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Ochazuke is a traditional, light Japanese comfort food composed of leftover rice, salmon, a few pantry staple garnishes like nori strips, sesame seeds, and umeboshi plums, all topped with a broth of either green tea or dashi. Tasting a bit like a wicked salmon sushi roll, it’s a quick meal that satisfies hunger without weighing you down, perfect for a sick day or a midnight snack, and uses ingredients that are staples in any Japanese pantry. The liquid used for this is dish is either dashi (a steeped broth made from water, kombu, and bonito flakes) or a proper green tea (my choice is genmaicha – green tea leaves and toasted rice). The choice is yours on which to use though, but if you’re unsure here’s what I say: choose green tea if you need an energy boost, and dashi if you’re looking for straight-up comfort. Traditionally the fish used in ochazuke is salted salmon (shiojake), but I wanted to simplify things a bit and prefer using a piece of raw organic salmon fillet that I’ve thinly sliced so that it cooks gently with the heat of the broth. Leftover short grain Japanese rice is always on-hand in a Japanese kitchen, and if that’s what you’re using I must advise that heating the rice thoroughly before using it in this or any dish is a food-safety must (Google it). Otherwise, make it fresh. My favourite thing about ochazuke is that you can customize the flavour according to your mood with all the amazing pantry staple toppings that require zero cooking or prep – just keep them handy! Fun fact: I literally just ate a bowl for breakfast and feel so satisfied and energized at the same time. Love this recipe!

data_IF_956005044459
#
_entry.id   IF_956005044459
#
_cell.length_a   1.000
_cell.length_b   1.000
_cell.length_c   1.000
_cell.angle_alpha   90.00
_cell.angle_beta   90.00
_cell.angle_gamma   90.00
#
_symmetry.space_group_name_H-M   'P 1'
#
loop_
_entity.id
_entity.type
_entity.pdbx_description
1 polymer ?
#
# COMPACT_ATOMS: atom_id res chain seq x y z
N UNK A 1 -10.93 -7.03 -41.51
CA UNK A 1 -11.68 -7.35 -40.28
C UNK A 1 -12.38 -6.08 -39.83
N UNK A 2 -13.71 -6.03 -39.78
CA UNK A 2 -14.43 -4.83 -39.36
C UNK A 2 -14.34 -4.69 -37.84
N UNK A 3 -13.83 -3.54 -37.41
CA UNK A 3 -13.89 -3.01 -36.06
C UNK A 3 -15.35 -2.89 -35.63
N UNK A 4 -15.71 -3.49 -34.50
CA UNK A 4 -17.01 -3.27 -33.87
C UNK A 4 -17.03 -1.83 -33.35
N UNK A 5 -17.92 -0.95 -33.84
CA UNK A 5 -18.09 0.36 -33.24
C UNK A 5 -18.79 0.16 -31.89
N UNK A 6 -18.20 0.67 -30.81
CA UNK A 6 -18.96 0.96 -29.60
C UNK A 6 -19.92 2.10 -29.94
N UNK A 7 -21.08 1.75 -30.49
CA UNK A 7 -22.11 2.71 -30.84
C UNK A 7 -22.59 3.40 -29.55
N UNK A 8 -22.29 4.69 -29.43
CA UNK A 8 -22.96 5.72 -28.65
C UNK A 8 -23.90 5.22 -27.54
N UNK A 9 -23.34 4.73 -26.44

• 1/2 salmon filet, sushi grade, sliced paper thin or diced very small for quick cooking
  • 1/2 teaspoon sea salt
  • 1 cup cooked Japanese short grain rice
  • Ochazuke with dashi
  • 3 cups water
  • 30 grams kombu
  • 5 grams bonito flakes
  • 1 teaspoon mirin
  • Ochazuke with green tea
  • 2 teaspoons Genmaicha Japanese green tea
  • 1 cup hot water, according to heat level recommended on package directions


  • Sesame seeds
  • Sliced green onion
  • Shredded nori (kizami nori)
  • Wasabi
  • Japanese rice crackers
  • Chopped umeboshi plums, or umeboshi paste
  • Soy sauce – I recommend adding only ½ teaspoon at a time as it can be quite intense


For dashi:

  1. Place water and kombu into a small saucepan and bring to a boil. Once boiling, turn off heat and remove kombu. Discard or save kombu for another use if you’d like.
  2. Sprinkle and submerge bonito flakes. Infuse three minutes. Strain through a fine mesh or cheesecloth-lined sieve to remove solids. Add mirin and stir to incorporate. Keep hot. If not using immediately, cool broth to room temp, cover and refrigerate up to five days.

For genmaicha green tea:

  1. Steep tea according to package directions and keep very hot.



  1. Chop/slice salmon finely, and season with the sea salt.
  2. To a serving bowl add hot/reheated rice. Top with salmon.
  3. Pour piping hot dashi or green tea over top, making sure to reach all salmon pieces. Garnish as desired and serve immediately.


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